When Christophe Sand saw Algiers from the sky for the first time and its Casbah shrouded in clouds, he burst into tears. “I felt a pain that was completely unknown to me, he confides. A want to scream.”
Christophe Sand grew up more than 17,000 kilometers from Algiers, in New Caledonia, a French territory in the South Pacific which is – culturally and geographically – the opposite of the Maghreb capital. For a long time, Sand ignored everything about her family history. He had been told that his great-grandfather was an Algerian convict and his grandmother refused to talk about him or his origins. She had even changed her first name, from Yasmina to Mina, to distance herself from her Arab roots.
“She has never beenyou’re proud of his origins”, underlines Sand, before specifying that he had never understood how his family had arrived in New Caledonia.
The Kabyle revolt of 1871
As she grew older, Sand wanted to know the truth about her Algerian ancestors. His discoveries unearthed a complex colonial history, revealing everything the French state was prepared to do to protect its empire and all the long-term repercussions on populations around the world.
In January 1871, forty years after the French seized Algeria, the Kabyles united to unleash what, at the time, was the largest revolt in Algerian history against French occupation.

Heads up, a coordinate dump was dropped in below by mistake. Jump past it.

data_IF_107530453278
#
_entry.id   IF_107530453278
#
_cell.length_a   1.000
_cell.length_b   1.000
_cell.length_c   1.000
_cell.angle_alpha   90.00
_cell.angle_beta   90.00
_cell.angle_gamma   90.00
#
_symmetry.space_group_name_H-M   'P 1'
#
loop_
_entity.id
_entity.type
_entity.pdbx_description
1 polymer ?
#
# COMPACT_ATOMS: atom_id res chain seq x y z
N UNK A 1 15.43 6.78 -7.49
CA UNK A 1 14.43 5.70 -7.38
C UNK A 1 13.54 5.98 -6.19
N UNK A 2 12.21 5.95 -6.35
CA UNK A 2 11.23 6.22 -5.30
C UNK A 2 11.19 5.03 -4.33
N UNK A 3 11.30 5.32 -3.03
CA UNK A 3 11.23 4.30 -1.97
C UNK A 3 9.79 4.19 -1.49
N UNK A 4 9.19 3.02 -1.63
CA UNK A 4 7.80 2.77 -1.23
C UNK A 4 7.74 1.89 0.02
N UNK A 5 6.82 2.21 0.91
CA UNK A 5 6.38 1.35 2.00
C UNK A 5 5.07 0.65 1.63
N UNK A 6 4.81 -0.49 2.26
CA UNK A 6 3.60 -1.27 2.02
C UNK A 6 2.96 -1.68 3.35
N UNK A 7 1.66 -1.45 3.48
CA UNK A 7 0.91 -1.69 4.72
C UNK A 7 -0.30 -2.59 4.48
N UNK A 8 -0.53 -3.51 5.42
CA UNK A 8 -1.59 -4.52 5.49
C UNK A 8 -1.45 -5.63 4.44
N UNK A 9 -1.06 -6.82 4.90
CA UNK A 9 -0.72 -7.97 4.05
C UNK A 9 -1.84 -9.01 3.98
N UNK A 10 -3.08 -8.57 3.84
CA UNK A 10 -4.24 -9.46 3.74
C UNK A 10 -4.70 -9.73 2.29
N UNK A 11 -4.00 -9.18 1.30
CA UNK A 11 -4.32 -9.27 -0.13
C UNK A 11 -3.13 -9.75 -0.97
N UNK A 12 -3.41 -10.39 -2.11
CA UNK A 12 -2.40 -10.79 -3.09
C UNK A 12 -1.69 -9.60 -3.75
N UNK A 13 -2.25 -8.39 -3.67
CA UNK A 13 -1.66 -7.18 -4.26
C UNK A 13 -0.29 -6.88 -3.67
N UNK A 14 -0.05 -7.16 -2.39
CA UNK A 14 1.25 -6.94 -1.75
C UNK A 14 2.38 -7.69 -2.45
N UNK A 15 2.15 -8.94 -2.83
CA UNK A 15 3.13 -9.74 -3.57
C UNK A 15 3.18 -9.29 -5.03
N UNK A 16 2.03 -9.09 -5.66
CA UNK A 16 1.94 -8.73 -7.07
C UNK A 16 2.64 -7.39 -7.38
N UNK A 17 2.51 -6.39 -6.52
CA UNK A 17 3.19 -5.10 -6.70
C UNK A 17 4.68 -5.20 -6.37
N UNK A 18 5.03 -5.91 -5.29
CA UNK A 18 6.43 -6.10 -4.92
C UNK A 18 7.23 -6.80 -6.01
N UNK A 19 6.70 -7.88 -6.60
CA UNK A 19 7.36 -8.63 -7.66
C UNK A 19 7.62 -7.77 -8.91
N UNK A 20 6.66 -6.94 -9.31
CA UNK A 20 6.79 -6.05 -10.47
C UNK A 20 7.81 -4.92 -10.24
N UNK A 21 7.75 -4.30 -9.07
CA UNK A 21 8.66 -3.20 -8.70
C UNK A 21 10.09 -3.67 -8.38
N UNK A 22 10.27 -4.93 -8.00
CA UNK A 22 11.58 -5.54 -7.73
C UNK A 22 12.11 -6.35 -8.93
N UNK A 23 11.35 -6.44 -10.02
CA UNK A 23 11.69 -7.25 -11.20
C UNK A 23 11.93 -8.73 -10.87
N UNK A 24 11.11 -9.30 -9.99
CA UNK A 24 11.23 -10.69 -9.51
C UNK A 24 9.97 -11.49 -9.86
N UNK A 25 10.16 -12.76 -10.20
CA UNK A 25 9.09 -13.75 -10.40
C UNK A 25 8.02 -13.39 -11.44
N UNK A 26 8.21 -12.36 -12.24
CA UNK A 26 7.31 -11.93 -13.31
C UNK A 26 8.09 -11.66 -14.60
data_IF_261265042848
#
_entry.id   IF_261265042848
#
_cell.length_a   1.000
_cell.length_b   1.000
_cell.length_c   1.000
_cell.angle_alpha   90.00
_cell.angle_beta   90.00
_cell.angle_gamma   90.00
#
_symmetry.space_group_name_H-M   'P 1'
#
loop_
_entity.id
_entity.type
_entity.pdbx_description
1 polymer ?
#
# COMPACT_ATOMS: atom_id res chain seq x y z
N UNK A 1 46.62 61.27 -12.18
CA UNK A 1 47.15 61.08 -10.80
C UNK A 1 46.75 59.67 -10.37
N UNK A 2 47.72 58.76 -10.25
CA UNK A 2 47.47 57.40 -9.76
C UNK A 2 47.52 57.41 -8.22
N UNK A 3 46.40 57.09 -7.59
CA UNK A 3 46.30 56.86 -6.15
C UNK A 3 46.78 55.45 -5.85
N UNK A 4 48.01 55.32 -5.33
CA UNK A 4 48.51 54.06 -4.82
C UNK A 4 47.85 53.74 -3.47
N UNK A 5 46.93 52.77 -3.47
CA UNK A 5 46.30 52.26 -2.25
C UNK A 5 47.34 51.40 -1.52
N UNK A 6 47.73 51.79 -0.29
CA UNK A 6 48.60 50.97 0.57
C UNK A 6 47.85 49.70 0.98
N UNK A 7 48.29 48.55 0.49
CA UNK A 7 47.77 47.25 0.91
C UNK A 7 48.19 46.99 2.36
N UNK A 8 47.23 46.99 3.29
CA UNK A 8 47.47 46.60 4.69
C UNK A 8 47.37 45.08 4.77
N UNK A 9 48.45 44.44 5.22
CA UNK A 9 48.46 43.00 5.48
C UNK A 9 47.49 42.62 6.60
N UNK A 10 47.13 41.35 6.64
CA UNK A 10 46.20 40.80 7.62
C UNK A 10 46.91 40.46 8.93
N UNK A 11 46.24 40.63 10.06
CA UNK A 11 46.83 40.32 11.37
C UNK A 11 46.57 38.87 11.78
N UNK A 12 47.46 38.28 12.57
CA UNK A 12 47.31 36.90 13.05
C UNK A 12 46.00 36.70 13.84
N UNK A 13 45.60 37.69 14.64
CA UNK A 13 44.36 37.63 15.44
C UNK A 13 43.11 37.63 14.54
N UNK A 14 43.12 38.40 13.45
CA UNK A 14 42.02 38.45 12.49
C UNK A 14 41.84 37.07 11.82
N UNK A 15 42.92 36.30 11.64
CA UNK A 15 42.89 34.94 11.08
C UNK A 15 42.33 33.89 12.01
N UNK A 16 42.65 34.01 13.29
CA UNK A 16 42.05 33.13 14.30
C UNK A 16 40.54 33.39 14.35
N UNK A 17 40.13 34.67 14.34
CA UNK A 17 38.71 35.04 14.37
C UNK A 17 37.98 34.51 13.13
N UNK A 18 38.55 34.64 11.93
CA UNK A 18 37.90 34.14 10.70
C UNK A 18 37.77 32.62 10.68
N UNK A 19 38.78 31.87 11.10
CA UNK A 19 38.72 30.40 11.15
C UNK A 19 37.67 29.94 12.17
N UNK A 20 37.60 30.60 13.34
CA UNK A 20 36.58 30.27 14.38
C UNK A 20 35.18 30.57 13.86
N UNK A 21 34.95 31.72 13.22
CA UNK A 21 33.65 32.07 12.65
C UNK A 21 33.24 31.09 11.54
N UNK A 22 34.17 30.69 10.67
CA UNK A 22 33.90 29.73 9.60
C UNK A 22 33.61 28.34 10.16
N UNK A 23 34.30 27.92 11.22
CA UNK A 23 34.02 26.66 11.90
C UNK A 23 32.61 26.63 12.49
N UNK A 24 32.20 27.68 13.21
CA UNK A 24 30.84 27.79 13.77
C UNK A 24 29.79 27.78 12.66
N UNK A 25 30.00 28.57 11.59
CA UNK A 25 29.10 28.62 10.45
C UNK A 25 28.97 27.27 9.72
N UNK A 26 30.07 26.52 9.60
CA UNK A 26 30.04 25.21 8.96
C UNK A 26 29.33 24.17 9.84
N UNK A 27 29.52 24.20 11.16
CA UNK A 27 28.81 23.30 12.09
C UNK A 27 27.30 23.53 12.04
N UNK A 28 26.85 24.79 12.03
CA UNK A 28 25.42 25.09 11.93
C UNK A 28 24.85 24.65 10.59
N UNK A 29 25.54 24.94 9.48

The Kabyle leaders were convinced that it was time to strike against the French colonial power. France had just lost a war against Prussia, which had resulted in the fall of the French government; it was a period of fragility for the country. The revolt soon spread, and 250 tribes were represented in the rebel ranks.
The French authorities, however, reacted more violently than one might have expected: they destroyed entire villages and killed tens of thousands of people, both rebels and civilians. After a year of clashes, the revolt was crushed once and for all, in 1872. French power seized more than 450,000 hectares of land which it distributed to French settlers, before organize hasty trials against all those who had revolted against the French state.
More than 2,000 of these insurgents, including leaders of the movement, were brought to justice in Constantine, where they were presented not as anti-colonialist leaders, but as delinquents. The majority of these men, however, being from noble families, the French hesitated to condemn them to death. They preferred to exile them to the most distant land possible: New Caledonia.
Christophe Sand’s great-grandfather was one of these men. With 2,000